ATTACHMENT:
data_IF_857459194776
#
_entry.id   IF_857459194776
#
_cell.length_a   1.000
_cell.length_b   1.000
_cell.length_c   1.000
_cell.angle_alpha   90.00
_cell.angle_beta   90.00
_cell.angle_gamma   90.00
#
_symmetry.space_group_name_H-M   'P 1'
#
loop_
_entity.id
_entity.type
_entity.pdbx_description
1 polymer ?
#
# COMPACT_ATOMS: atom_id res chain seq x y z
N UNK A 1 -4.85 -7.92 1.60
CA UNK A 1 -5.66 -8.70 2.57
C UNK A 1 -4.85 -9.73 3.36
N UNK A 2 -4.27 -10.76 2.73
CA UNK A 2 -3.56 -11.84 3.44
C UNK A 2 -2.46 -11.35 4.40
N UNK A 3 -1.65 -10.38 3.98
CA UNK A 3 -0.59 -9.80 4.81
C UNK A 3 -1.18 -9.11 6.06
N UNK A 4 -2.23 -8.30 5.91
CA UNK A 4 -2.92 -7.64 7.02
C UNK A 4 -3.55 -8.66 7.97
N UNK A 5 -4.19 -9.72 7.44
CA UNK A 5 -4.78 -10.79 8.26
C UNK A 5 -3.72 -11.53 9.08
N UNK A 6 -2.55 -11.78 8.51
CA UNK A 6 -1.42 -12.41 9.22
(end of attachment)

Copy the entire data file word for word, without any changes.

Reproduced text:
data_IF_857459194776
#
_entry.id   IF_857459194776
#
_cell.length_a   1.000
_cell.length_b   1.000
_cell.length_c   1.000
_cell.angle_alpha   90.00
_cell.angle_beta   90.00
_cell.angle_gamma   90.00
#
_symmetry.space_group_name_H-M   'P 1'
#
loop_
_entity.id
_entity.type
_entity.pdbx_description
1 polymer ?
#
# COMPACT_ATOMS: atom_id res chain seq x y z
N UNK A 1 -4.85 -7.92 1.60
CA UNK A 1 -5.66 -8.70 2.57
C UNK A 1 -4.85 -9.73 3.36
N UNK A 2 -4.27 -10.76 2.73
CA UNK A 2 -3.56 -11.84 3.44
C UNK A 2 -2.46 -11.35 4.40
N UNK A 3 -1.65 -10.38 3.98
CA UNK A 3 -0.59 -9.80 4.81
C UNK A 3 -1.18 -9.11 6.06
N UNK A 4 -2.23 -8.30 5.91
CA UNK A 4 -2.92 -7.64 7.02
C UNK A 4 -3.55 -8.66 7.97
N UNK A 5 -4.19 -9.72 7.44
CA UNK A 5 -4.78 -10.79 8.26
C UNK A 5 -3.72 -11.53 9.08
N UNK A 6 -2.55 -11.78 8.51
CA UNK A 6 -1.42 -12.41 9.22